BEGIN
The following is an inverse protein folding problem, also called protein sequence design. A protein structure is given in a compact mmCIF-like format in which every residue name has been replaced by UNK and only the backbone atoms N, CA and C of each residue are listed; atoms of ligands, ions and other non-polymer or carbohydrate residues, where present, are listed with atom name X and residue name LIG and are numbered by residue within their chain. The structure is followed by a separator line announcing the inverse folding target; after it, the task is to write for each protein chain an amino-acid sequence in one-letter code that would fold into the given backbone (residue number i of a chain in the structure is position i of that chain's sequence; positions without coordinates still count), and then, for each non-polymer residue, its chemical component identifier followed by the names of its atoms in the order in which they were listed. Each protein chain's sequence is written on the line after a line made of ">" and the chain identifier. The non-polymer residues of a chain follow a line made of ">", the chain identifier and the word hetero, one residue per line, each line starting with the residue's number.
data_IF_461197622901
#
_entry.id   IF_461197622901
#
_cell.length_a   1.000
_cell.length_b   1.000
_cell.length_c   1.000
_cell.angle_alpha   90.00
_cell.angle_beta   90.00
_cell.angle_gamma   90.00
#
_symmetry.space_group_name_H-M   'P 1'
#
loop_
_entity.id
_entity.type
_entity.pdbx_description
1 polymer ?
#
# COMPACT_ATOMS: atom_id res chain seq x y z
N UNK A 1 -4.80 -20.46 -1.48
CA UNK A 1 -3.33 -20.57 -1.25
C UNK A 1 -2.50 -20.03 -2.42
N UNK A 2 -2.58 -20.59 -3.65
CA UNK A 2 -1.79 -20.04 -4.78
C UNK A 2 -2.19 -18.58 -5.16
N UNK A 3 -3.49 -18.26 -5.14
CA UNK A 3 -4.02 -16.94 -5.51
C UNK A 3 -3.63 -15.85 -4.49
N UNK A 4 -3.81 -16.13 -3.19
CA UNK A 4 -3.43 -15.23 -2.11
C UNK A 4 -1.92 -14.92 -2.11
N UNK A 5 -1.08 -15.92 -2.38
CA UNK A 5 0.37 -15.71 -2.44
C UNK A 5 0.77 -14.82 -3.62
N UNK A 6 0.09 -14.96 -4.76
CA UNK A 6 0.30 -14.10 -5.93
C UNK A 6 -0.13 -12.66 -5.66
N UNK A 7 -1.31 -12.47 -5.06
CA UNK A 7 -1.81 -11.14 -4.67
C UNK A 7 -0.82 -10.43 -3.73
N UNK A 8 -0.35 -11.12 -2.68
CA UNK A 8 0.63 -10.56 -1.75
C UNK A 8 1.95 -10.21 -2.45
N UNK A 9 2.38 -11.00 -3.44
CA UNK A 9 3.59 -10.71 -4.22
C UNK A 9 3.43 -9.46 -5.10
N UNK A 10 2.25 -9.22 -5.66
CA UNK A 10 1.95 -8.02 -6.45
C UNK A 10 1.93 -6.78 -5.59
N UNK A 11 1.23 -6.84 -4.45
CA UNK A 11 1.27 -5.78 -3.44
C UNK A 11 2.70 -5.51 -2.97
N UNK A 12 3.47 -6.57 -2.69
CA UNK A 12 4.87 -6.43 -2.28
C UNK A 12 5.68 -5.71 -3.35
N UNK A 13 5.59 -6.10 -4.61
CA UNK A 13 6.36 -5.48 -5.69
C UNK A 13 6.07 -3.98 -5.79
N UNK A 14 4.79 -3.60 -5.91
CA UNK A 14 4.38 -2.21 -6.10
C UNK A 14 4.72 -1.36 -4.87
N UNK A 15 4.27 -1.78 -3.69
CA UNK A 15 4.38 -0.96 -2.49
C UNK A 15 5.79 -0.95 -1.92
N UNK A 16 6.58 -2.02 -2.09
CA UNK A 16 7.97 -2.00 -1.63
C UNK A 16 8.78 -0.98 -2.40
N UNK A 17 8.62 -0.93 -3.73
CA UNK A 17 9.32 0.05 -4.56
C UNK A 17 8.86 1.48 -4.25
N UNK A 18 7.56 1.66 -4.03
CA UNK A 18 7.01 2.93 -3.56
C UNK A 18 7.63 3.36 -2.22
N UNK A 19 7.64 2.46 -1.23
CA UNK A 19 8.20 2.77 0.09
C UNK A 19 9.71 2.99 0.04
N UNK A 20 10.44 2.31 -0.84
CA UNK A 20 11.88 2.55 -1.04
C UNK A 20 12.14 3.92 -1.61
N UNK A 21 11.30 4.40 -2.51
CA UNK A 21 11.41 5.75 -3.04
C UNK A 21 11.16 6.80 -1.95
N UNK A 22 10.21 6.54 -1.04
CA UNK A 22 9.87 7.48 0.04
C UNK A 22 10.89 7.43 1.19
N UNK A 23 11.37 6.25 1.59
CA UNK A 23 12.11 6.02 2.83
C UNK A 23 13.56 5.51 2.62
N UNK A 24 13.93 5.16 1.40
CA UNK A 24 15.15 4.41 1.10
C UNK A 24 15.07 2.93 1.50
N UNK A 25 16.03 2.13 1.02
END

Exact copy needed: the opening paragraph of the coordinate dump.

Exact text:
The following is an inverse protein folding problem, also called protein sequence design. A protein structure is given in a compact mmCIF-like format in which every residue name has been replaced by UNK and only the backbone atoms N, CA and C of each residue are listed; atoms of ligands, ions and other non-polymer or carbohydrate residues, where present, are listed with atom name X and residue name LIG and are numbered by residue within their chain. The structure is followed by a separator line announcing the inverse folding target; after it, the task is to write for each protein chain an amino-acid sequence in one-letter code that would fold into the given backbone (residue number i of a chain in the structure is position i of that chain's sequence; positions without coordinates still count), and then, for each non-polymer residue, its chemical component identifier followed by the names of its atoms in the order in which they were listed. Each protein chain's sequence is written on the line after a line made of ">" and the chain identifier. The non-polymer residues of a chain follow a line made of ">", the chain identifier and the word hetero, one residue per line, each line starting with the residue's number.